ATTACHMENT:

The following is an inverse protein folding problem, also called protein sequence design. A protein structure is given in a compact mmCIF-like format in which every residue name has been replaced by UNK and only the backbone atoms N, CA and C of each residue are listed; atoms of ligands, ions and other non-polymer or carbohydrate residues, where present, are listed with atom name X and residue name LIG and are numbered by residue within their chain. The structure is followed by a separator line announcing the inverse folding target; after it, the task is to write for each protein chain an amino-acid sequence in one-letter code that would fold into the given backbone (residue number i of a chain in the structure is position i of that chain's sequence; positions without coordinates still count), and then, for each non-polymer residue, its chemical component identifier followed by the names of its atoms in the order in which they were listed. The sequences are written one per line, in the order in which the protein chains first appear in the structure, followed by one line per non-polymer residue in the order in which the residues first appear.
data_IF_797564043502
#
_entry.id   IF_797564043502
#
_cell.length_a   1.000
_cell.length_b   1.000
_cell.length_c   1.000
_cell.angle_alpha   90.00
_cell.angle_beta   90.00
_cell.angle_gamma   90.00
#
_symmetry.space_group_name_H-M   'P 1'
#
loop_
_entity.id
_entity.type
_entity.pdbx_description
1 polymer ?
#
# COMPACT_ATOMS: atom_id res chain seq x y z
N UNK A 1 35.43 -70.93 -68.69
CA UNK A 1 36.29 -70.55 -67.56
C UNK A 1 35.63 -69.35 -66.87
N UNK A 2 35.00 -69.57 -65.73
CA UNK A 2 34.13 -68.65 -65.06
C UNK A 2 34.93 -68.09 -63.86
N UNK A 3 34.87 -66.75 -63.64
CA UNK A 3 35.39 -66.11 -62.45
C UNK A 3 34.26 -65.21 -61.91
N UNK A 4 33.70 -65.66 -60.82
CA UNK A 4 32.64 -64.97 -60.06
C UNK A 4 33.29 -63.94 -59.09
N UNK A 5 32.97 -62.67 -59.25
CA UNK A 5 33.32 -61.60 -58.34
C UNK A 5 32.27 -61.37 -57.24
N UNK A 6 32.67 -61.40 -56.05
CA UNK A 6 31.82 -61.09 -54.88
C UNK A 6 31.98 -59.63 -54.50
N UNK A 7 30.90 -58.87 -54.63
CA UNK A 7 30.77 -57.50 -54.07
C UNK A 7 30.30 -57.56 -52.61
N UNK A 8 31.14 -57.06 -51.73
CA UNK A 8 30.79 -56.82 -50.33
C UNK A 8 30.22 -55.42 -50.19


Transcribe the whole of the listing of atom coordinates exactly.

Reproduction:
The following is an inverse protein folding problem, also called protein sequence design. A protein structure is given in a compact mmCIF-like format in which every residue name has been replaced by UNK and only the backbone atoms N, CA and C of each residue are listed; atoms of ligands, ions and other non-polymer or carbohydrate residues, where present, are listed with atom name X and residue name LIG and are numbered by residue within their chain. The structure is followed by a separator line announcing the inverse folding target; after it, the task is to write for each protein chain an amino-acid sequence in one-letter code that would fold into the given backbone (residue number i of a chain in the structure is position i of that chain's sequence; positions without coordinates still count), and then, for each non-polymer residue, its chemical component identifier followed by the names of its atoms in the order in which they were listed. The sequences are written one per line, in the order in which the protein chains first appear in the structure, followed by one line per non-polymer residue in the order in which the residues first appear.
data_IF_797564043502
#
_entry.id   IF_797564043502
#
_cell.length_a   1.000
_cell.length_b   1.000
_cell.length_c   1.000
_cell.angle_alpha   90.00
_cell.angle_beta   90.00
_cell.angle_gamma   90.00
#
_symmetry.space_group_name_H-M   'P 1'
#
loop_
_entity.id
_entity.type
_entity.pdbx_description
1 polymer ?
#
# COMPACT_ATOMS: atom_id res chain seq x y z
N UNK A 1 35.43 -70.93 -68.69
CA UNK A 1 36.29 -70.55 -67.56
C UNK A 1 35.63 -69.35 -66.87
N UNK A 2 35.00 -69.57 -65.73
CA UNK A 2 34.13 -68.65 -65.06
C UNK A 2 34.93 -68.09 -63.86
N UNK A 3 34.87 -66.75 -63.64
CA UNK A 3 35.39 -66.11 -62.45
C UNK A 3 34.26 -65.21 -61.91
N UNK A 4 33.70 -65.66 -60.82
CA UNK A 4 32.64 -64.97 -60.06
C UNK A 4 33.29 -63.94 -59.09
N UNK A 5 32.97 -62.67 -59.25
CA UNK A 5 33.32 -61.60 -58.34
C UNK A 5 32.27 -61.37 -57.24
N UNK A 6 32.67 -61.40 -56.05
CA UNK A 6 31.82 -61.09 -54.88
C UNK A 6 31.98 -59.63 -54.50
N UNK A 7 30.90 -58.87 -54.63
CA UNK A 7 30.77 -57.50 -54.07
C UNK A 7 30.30 -57.56 -52.61
N UNK A 8 31.14 -57.06 -51.73
CA UNK A 8 30.79 -56.82 -50.33
C UNK A 8 30.22 -55.42 -50.19